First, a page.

Charting a healthy course in the deep waters of narcissism
e live in a rights-obsessed society. This pathology is not surprising in a culture where love for self prevails over love for neighbour, what sociologist Christopher Lasch calls a culture of narcissism.
The result? Little thought is given to our responsibilities to one another and what is mutually beneficial. Others are viewed only as spectators or means to fill narcissistic demands.
The irony is that a rights claim requires others to accept responsibility to fulfil the claim. Any rights claim must be balanced with competing claims in a manner that respects principles of justice and is consistent with living in a diverse, free and democratic society.
Rights and responsibilities require balance. A healthy democracy requires mutual responsibility, otherwise we become the enabler of the narcissist who advances entitlement.
Entitlement breeds quarrels that remain unresolvable (James 4:1–2). In narcissistic thinking there can be no dialogue, only personal victory. In our narcissistic society, amplified in cyberspace, rights become idols – systems of mastery of one over the other.
A rights claim can seek a balance of rights and responsibilities, but it can also be a veiled attempt to assert a narcissistic understanding of human flourishing. These are matters of ontology and anthropology, and are legitimate to advance. However, our Charter of Rights and Freedoms is not designed to determine which vision should prevail.
Just because something is not illegal does not make it a right.
Our courts appeal to Charter values as a moral framework to interpret the Charter, but the Charter does not identify these values, leading to differing interpretations. This is why many lower court decisions involving the Charter are appealed and why not all Supreme Court decisions are unanimous.
Some rights claims are actually attempts to shape Charter values. This is evident when people contend an absence of a law (or an exemption from a law) generates a right. Just because something is not illegal does not make it a right.
Rights claims are sometimes brought to the Supreme Court of Canada to attempt to shape Charter values, which are not identified in the Charter
For example abortion was a criminal offence in Canada because it was accepted that the state had an interest in protecting unborn children. There was an exemption if the life and health of the mother was at risk.
However the courts found some of the conditions of the exemption to be unreasonable and inconsistently applied, so they struck down the law. The court did not say Parliament had to abandon its legitimate interest in and responsibility to the unborn child. The expectation was Parliament would redesign the exemption. But those decades ago it abandoned the unborn.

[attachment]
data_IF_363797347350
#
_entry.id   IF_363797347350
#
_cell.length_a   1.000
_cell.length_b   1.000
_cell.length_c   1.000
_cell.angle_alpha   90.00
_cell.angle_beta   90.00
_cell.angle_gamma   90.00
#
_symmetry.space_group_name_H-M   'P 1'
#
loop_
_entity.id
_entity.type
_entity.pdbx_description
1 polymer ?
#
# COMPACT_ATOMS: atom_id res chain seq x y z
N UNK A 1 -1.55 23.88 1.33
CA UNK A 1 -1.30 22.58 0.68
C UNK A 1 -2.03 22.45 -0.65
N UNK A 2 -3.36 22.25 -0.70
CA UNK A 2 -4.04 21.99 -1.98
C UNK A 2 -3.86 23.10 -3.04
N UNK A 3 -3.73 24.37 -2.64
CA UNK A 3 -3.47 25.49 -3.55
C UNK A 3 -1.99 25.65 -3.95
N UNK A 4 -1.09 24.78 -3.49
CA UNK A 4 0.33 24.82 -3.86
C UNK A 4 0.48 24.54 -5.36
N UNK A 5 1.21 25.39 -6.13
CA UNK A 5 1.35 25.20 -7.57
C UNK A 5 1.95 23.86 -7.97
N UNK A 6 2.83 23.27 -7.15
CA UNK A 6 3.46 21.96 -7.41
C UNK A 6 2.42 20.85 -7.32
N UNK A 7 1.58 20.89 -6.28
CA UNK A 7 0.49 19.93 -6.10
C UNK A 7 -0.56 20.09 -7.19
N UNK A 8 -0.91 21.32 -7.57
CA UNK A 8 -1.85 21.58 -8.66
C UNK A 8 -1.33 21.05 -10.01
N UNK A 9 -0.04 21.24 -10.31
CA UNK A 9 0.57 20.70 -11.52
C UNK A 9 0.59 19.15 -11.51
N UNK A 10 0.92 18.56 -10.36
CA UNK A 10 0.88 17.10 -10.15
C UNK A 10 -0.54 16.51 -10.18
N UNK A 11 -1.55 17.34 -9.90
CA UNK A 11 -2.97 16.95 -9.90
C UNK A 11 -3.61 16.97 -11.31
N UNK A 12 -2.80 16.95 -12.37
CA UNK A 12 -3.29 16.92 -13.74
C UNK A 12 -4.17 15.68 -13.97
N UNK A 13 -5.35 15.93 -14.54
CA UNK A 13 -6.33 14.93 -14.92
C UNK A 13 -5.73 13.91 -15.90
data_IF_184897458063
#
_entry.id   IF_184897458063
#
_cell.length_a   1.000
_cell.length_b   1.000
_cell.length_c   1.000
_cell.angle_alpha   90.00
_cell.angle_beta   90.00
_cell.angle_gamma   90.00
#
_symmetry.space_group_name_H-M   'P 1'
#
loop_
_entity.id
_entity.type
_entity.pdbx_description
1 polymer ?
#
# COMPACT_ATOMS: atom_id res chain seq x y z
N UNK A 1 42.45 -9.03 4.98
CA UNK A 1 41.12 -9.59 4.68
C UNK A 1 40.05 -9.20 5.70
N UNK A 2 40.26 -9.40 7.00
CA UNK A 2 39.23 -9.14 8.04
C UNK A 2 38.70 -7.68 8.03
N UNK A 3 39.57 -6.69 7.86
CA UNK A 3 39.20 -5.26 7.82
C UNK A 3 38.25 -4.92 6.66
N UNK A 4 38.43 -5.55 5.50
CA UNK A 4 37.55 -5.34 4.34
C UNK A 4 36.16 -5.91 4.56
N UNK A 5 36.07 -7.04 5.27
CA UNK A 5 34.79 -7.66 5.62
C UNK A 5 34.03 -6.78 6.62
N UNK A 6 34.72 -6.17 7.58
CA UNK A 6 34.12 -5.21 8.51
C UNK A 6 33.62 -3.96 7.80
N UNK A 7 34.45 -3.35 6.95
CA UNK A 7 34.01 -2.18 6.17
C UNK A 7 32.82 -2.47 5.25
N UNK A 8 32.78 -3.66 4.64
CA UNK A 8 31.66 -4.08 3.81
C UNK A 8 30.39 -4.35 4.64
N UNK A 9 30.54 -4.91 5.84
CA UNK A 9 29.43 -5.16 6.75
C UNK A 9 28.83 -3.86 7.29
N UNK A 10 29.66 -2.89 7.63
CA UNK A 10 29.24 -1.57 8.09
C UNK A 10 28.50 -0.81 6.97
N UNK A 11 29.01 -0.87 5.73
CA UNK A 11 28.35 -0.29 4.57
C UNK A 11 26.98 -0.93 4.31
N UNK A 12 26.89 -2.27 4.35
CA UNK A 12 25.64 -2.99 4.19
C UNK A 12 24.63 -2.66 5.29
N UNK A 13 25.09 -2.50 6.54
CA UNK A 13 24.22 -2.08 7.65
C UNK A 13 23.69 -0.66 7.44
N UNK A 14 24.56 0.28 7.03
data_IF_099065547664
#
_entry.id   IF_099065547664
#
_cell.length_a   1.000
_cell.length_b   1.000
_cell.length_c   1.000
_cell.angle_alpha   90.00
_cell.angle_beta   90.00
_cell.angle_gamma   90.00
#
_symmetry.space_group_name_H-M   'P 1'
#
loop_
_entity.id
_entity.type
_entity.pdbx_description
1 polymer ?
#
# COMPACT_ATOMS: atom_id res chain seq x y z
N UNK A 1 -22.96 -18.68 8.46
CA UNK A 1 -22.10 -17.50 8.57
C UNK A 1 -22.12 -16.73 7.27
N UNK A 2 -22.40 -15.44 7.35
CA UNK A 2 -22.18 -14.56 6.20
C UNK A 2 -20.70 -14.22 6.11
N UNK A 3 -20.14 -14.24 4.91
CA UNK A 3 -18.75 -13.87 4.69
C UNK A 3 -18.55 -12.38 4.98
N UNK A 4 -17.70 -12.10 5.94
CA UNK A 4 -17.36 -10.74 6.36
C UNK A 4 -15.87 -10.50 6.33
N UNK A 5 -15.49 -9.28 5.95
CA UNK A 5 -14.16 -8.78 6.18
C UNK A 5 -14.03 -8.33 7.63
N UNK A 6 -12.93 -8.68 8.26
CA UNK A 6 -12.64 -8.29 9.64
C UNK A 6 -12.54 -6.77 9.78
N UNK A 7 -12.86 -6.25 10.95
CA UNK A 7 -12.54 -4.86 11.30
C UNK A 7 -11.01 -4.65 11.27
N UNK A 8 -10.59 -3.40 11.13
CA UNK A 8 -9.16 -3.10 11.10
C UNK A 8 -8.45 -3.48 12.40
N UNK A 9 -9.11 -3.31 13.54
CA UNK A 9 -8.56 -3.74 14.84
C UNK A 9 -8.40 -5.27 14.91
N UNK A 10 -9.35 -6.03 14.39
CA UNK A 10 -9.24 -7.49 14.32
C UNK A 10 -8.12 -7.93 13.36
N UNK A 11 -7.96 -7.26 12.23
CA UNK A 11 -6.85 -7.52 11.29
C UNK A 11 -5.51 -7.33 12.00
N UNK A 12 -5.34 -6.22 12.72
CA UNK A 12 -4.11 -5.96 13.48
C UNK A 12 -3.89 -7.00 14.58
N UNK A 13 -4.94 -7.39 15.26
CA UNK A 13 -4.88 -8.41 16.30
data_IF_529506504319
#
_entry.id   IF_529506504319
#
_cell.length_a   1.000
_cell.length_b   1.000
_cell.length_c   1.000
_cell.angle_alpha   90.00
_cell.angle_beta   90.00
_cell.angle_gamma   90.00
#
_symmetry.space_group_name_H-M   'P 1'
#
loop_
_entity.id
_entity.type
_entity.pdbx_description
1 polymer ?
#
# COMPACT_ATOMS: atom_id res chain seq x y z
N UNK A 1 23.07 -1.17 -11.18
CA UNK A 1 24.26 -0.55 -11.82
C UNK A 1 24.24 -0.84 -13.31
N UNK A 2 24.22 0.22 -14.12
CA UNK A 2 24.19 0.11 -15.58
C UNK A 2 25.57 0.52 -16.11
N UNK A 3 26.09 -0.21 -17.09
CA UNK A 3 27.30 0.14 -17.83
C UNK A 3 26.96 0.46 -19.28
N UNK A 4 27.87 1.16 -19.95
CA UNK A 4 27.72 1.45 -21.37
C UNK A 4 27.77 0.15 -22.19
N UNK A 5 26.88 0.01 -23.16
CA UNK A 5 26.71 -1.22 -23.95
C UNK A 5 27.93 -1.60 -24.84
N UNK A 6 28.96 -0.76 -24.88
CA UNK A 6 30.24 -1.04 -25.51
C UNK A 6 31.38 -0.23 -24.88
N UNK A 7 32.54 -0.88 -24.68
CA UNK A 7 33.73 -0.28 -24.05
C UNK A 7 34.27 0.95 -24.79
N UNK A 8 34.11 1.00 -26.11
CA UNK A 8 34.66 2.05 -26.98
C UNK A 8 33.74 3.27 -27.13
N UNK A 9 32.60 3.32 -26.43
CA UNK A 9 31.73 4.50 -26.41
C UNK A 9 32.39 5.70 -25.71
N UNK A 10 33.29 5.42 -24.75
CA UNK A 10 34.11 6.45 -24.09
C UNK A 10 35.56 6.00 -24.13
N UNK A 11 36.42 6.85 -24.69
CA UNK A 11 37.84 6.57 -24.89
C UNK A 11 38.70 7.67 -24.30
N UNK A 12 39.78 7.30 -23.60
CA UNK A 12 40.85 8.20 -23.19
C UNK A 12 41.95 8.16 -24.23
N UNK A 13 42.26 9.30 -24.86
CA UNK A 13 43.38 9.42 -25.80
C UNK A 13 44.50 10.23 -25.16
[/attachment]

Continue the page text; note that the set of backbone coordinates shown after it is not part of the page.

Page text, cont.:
In the legislative vacuum since then some assert a right to abortion. This attempts to normalize the idea that neither the state nor society has an interest in protecting unborn children. This is not a matter of balancing rights and responsibilities, it is the refutation of any responsibility.
Nearly all countries restrict abortion. But in Canada any such talk is shouted down because it challenges the narcissistic claim of unchallenged individual sovereignty and autonomy.
The Supreme Court did not declare assisted suicide to be a right. It remains a criminal offence. The court ruled that in limited circumstances persons asked by another for help in committing suicide should not be subject to criminal sanction. The court did not say it must become standard medical treatment.
Yet here again the claim "my body, my choice" presses against any notion of societal norms or interests which might constrain individual choices and challenge personal sovereignty for the sake of others.
Likewise in debates over the regulation of prostitution – is it inherently exploitative and a threat to society as well as individuals? Or does individual autonomy trump these concerns?
The narcissistic pursuit of individual autonomy rejects any responsibility for engaging in a mutually responsible way toward others – unborn or born. Underneath some claims to rights is an attempt to entrench a notion of human flourishing focused on my human autonomy.
Our task is to promote societal norms that advance the sanctity and dignity of all human life. These norms are the basis of rights conjoined in responsibilities. Our advocacy must always continue to demonstrate love for others – made in God’s image, worthy of protection and care, and deserving of opportunities to flourish.
Bruce J. Clemenger is senior ambassador and president emeritus of The Evangelical Fellowship of Canada, and author of The New Orthodoxy: Canada’s Emerging Civil Religion (Castle Quay, 2022). Illustration: Sentavio